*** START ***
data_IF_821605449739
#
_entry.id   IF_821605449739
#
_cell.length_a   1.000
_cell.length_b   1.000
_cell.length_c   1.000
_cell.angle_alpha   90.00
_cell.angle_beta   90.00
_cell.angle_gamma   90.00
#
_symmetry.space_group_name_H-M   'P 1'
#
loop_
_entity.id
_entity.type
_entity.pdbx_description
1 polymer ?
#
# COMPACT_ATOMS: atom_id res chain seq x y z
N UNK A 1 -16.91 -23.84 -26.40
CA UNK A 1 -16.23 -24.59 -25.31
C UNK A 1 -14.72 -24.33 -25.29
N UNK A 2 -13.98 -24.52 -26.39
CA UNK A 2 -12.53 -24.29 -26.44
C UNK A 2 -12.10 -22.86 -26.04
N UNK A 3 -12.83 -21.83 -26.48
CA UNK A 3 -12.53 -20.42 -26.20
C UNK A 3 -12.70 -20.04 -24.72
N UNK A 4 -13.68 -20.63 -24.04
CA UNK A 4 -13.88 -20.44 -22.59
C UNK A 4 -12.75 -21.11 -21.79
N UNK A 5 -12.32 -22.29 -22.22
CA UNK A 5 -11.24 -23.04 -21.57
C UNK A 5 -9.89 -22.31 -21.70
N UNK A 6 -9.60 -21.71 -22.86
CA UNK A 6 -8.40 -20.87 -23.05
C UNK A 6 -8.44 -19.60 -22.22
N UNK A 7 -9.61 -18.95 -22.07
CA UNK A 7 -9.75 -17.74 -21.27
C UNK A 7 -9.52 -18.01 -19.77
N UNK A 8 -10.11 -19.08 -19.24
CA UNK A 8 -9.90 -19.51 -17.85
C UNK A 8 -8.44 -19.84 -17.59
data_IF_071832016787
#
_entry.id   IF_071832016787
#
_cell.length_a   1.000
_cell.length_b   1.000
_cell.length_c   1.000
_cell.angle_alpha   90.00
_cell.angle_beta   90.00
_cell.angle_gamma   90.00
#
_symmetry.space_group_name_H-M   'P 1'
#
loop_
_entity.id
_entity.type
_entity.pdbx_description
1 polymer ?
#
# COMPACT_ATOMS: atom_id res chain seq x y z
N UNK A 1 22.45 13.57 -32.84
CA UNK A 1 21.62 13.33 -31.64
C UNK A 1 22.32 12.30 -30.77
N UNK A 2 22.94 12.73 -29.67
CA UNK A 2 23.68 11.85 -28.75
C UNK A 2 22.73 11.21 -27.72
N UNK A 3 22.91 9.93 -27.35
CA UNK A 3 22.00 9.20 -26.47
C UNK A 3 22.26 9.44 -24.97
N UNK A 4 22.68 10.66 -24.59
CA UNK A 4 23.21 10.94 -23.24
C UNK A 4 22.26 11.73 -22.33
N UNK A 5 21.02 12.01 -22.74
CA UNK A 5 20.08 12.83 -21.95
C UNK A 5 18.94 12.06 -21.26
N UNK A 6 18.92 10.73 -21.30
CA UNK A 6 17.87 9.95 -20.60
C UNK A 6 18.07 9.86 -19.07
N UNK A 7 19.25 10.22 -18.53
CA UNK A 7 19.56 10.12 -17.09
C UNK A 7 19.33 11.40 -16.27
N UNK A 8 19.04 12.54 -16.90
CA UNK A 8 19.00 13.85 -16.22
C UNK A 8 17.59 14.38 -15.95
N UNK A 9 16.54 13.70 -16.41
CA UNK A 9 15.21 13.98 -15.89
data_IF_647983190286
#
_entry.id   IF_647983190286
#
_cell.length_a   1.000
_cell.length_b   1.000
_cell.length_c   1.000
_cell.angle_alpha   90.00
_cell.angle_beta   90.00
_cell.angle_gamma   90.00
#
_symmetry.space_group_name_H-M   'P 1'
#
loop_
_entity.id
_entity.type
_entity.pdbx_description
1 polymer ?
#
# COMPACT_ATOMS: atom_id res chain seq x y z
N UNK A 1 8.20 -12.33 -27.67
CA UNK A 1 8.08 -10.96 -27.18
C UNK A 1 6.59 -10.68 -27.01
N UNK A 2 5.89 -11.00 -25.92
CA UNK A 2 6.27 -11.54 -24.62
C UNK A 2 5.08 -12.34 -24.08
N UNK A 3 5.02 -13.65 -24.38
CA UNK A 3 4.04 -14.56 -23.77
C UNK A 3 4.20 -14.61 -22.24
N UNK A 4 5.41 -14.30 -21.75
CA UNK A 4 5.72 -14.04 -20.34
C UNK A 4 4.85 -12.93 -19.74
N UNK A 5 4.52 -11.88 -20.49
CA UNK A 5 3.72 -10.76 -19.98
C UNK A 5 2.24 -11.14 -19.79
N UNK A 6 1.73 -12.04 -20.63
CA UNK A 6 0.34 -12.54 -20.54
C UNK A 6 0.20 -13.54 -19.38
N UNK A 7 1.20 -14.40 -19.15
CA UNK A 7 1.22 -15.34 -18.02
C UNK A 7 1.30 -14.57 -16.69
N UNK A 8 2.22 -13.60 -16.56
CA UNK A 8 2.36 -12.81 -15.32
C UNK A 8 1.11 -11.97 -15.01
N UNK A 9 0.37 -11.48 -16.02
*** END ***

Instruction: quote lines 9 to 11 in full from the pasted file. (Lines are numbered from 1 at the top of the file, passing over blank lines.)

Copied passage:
_cell.angle_beta   90.00
_cell.angle_gamma   90.00
#